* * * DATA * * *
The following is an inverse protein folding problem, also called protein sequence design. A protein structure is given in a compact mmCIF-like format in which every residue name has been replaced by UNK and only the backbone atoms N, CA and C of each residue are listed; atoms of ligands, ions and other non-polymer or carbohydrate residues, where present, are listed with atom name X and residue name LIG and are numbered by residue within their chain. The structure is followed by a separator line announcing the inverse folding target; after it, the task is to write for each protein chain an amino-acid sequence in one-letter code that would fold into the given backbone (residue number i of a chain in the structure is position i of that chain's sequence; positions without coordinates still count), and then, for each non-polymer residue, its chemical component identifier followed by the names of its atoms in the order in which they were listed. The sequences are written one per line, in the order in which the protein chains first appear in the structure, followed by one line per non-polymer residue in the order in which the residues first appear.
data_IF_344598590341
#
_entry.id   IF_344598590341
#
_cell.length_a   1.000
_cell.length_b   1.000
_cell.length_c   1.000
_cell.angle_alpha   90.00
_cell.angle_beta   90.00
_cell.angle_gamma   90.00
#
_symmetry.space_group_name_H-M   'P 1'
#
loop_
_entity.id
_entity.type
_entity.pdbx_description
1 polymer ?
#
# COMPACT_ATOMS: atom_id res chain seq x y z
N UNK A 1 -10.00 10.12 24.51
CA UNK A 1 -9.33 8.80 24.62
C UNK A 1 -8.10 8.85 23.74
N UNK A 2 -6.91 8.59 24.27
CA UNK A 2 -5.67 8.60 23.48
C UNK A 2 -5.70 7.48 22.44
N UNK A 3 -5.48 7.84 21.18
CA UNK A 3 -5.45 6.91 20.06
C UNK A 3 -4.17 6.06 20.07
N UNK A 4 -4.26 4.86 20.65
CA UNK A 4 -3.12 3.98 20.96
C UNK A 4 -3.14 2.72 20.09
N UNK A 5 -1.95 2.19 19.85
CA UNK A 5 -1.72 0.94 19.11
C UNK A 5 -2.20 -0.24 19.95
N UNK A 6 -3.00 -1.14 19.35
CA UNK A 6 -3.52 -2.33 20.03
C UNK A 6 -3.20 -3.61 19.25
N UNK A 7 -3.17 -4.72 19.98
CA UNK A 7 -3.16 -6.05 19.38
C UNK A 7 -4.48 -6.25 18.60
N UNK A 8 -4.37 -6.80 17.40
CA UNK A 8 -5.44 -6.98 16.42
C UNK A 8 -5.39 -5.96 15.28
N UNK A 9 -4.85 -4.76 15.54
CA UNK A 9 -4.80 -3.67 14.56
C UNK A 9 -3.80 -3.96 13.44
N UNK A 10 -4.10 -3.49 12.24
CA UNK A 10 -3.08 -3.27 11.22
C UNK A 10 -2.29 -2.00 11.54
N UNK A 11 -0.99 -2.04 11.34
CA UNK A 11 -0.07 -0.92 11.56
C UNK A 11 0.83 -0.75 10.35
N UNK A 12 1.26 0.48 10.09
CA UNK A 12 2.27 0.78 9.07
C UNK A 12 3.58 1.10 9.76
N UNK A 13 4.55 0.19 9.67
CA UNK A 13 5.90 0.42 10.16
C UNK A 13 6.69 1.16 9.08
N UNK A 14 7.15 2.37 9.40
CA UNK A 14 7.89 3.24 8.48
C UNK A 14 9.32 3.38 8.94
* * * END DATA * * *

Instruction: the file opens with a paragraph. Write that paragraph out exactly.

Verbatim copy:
The following is an inverse protein folding problem, also called protein sequence design. A protein structure is given in a compact mmCIF-like format in which every residue name has been replaced by UNK and only the backbone atoms N, CA and C of each residue are listed; atoms of ligands, ions and other non-polymer or carbohydrate residues, where present, are listed with atom name X and residue name LIG and are numbered by residue within their chain. The structure is followed by a separator line announcing the inverse folding target; after it, the task is to write for each protein chain an amino-acid sequence in one-letter code that would fold into the given backbone (residue number i of a chain in the structure is position i of that chain's sequence; positions without coordinates still count), and then, for each non-polymer residue, its chemical component identifier followed by the names of its atoms in the order in which they were listed. The sequences are written one per line, in the order in which the protein chains first appear in the structure, followed by one line per non-polymer residue in the order in which the residues first appear.